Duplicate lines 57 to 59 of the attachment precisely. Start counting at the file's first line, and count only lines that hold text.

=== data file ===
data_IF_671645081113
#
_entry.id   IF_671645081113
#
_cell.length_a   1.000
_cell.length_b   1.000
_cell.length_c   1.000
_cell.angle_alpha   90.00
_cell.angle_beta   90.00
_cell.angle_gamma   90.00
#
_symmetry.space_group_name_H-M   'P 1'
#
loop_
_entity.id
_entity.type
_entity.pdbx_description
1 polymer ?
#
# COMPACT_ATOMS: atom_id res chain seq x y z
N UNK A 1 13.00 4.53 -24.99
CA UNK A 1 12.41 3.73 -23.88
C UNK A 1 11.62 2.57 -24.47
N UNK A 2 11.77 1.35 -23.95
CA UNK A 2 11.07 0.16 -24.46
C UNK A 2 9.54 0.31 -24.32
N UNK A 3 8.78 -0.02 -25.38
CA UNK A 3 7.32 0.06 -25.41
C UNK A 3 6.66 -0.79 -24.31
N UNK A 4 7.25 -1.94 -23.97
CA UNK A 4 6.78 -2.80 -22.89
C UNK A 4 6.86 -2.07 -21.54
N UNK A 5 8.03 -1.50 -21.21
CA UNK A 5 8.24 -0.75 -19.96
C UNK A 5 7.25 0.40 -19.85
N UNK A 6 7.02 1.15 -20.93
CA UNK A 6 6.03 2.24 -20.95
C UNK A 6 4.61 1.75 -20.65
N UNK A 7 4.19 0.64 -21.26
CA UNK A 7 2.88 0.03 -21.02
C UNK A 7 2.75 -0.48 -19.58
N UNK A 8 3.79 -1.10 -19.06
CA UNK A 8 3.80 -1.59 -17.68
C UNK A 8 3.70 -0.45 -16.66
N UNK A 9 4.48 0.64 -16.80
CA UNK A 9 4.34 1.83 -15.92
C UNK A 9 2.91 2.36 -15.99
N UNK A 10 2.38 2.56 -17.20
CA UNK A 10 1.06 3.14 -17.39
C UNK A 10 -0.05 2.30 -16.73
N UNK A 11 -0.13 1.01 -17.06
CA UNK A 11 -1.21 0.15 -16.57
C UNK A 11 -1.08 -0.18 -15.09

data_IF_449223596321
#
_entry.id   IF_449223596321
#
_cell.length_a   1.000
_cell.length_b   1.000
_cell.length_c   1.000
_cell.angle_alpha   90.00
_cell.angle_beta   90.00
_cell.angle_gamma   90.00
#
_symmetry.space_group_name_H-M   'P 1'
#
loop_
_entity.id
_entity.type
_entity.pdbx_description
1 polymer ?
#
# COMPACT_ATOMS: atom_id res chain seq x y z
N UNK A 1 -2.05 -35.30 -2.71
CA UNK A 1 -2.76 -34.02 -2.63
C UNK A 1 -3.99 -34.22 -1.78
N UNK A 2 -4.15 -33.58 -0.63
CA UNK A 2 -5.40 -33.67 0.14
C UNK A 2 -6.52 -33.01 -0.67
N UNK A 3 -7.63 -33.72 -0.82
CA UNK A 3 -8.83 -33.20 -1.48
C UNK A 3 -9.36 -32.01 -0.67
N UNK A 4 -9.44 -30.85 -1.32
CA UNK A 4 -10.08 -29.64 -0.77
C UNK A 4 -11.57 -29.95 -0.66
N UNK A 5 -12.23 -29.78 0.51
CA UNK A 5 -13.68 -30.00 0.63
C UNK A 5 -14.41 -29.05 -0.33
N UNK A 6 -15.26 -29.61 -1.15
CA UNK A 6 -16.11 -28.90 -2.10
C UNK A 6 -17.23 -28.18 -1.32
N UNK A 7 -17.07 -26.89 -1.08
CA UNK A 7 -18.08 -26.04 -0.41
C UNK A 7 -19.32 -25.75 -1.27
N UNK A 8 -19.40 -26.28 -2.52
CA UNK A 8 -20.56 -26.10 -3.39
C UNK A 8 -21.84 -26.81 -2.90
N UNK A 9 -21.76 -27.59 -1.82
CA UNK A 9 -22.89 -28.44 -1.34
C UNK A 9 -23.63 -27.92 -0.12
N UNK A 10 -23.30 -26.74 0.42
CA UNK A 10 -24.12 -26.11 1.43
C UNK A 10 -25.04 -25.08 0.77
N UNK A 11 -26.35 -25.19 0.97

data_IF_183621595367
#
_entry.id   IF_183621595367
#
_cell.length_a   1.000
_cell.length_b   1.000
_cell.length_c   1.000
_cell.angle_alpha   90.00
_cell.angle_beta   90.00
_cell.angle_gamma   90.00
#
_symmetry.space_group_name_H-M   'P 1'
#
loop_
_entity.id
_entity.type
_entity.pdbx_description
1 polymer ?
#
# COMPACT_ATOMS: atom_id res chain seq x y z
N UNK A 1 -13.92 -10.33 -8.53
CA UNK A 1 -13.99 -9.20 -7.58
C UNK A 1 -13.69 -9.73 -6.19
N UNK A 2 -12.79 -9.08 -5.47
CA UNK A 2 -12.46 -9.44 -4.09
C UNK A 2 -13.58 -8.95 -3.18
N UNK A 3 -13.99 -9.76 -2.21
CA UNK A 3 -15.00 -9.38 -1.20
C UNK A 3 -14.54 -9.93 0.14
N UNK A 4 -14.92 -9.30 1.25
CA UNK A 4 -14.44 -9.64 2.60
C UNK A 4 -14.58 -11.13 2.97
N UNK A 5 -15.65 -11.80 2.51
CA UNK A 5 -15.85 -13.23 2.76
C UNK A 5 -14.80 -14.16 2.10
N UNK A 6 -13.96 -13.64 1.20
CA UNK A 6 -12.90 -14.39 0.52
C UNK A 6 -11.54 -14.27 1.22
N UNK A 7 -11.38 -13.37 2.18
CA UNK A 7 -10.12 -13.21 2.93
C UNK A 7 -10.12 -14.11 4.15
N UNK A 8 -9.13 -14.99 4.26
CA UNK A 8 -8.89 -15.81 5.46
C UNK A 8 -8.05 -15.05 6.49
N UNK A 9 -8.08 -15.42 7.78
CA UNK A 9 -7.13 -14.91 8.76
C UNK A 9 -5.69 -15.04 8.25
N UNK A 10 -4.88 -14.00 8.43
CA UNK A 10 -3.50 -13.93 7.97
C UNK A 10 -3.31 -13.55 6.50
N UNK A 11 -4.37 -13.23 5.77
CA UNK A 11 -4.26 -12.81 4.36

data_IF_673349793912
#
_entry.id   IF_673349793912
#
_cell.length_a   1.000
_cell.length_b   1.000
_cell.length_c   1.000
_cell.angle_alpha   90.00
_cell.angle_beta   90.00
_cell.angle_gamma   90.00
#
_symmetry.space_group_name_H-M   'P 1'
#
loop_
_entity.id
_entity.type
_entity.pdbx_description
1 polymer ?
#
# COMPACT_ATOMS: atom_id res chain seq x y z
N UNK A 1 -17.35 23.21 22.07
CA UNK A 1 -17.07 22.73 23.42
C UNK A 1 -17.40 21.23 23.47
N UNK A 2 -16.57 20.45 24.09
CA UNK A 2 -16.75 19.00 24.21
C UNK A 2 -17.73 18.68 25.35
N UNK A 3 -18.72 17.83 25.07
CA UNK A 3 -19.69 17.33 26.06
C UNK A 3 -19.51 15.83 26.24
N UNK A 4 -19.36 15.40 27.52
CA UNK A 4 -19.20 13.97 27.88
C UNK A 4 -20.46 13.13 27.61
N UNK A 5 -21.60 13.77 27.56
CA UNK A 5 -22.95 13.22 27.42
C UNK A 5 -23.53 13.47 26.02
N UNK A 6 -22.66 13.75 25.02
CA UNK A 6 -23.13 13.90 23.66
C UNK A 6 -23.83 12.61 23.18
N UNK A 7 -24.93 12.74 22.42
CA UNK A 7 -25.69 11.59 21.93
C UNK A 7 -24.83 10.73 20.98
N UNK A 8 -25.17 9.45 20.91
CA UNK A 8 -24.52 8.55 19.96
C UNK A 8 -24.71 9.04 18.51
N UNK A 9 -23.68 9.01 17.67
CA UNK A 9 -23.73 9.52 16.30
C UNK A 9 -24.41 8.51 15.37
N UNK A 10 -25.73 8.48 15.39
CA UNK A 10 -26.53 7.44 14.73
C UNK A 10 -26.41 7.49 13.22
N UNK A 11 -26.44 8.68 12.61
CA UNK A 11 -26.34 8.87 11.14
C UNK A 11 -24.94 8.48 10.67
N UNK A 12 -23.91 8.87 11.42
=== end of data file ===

#
_cell.length_a   1.000
_cell.length_b   1.000